Nobody likes red tape. Having to obtain a building consent for that small shed you are building or that little bit of earth work you are doing on the farm can seem like a disproportionate pain in the proverbial. In days gone past, it would have been common practice to charge ahead with the work on a “she’ll be right” basis.
But will “she be right”? Legally, the position is very clear:
- For unconsented works completed prior to 1993, unless the works are either dangerous or insanitary your Council will not take further action.
- For unconsented works completed post 1993 (so anything you build now) your Council can, at their discretion, require such works be pulled down.
In practice, of course, you may well take the view that the likelihood of your local Council coming charging on to your property, clipboard in hand, and demanding that you tear down a small unconsented shed is relatively low (and you may well be right). But before you roll the dice on that risk, it is becoming increasingly important to take a couple of other things into account. Firstly, the absence of a consent may well put any insurance pay-out you might have otherwise received at risk. You should certainly read your insurance policy very carefully before assuming that unconsented improvements will be covered. Secondly, our experience is that purchasers of farm properties are increasingly demanding that a vendor has obtained building consents and Code Compliance Certificates for all improvements built since 1993. In worst-case scenarios, (for the vendor) we have seen purchasers look to discount the entire value of an unconsented improvement from the purchase price they would have otherwise been willing to pay. A short cut now, in avoiding obtaining consent, can therefore become a significantly more expensive headache when you come to sell.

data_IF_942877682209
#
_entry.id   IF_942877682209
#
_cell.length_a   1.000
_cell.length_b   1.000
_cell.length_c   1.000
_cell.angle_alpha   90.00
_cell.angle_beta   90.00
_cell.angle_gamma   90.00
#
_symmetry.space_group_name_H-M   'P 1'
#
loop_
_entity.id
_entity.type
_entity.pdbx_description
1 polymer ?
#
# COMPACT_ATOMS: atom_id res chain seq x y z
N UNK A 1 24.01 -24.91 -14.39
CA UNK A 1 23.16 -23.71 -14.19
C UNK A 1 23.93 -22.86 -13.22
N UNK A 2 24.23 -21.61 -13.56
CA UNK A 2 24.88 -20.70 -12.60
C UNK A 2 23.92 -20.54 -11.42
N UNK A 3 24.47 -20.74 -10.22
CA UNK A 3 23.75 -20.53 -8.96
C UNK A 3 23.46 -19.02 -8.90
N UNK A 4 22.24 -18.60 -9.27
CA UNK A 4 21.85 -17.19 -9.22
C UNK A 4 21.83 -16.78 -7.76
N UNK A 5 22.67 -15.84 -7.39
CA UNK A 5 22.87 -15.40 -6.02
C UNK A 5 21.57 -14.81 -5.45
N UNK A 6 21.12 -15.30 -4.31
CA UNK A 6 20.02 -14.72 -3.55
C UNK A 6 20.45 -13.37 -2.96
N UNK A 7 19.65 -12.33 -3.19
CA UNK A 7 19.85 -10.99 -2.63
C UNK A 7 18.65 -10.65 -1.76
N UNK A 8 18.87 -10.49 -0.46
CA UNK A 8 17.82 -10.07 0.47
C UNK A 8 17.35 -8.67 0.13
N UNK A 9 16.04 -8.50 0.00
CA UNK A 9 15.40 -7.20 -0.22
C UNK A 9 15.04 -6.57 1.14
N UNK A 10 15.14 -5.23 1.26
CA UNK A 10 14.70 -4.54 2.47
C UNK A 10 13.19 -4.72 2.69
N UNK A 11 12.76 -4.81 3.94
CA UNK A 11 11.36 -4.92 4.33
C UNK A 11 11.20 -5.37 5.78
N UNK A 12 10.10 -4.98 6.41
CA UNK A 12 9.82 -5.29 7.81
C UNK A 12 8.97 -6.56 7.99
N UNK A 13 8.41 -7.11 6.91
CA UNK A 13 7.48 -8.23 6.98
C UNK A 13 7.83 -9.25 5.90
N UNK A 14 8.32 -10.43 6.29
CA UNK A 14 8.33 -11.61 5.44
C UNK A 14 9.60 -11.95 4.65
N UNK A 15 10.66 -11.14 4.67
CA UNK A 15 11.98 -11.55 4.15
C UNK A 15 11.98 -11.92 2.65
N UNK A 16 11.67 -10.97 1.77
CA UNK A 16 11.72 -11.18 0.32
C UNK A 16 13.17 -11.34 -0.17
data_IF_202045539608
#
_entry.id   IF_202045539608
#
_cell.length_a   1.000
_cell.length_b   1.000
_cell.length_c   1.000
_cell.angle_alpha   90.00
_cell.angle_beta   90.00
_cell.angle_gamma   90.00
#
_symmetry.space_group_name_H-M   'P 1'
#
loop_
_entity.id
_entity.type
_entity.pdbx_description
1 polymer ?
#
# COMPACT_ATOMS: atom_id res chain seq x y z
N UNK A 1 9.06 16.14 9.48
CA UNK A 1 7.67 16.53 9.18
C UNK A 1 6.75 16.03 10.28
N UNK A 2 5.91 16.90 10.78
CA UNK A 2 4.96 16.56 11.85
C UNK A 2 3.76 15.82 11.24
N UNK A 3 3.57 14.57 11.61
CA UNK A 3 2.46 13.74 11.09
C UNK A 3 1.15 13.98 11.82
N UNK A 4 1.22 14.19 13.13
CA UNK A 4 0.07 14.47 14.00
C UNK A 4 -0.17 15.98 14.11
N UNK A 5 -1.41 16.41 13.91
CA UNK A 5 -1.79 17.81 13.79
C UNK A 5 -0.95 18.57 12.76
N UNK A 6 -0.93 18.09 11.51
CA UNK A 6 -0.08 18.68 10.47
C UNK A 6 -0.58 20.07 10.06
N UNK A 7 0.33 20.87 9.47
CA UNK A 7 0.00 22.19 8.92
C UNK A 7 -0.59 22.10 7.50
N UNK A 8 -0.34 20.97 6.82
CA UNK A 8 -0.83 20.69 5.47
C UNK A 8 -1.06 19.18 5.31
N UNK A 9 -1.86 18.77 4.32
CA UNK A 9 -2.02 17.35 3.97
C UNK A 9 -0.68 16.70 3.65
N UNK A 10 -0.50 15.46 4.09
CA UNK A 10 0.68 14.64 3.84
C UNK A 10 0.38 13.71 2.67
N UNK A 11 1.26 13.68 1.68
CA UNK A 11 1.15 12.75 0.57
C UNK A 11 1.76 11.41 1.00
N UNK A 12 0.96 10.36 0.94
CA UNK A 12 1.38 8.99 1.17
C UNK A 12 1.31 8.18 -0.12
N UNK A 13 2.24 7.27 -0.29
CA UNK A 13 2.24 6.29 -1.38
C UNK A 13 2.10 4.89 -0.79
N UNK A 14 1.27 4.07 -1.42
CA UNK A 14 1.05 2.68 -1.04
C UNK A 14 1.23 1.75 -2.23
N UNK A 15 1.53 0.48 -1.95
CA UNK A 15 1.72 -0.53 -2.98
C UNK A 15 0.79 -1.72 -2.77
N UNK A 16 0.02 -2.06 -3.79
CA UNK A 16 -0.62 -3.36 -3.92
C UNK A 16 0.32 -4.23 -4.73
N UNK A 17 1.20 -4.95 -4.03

While we’re talking about consents, there are also some changes coming to the Resource Management Act (RMA) which will most likely loosen some requirements. While any reduction in red tape in this area will be welcomed by many landowners and agri business people, it’s another reminder that you need to keep up with changes to legal requirements.
As lawyers, we will advise you to get a building consent when one is required. As pragmatists however, we understand that some of you are going to continue to build without consent, no matter what anybody says and we simply suggest that you make that decision with your eyes wide open as to the potential legal and practical consequences.
For more information contact:
Geoff Caradus, Partner at Pitt & Moore
DDI: 03 545 6717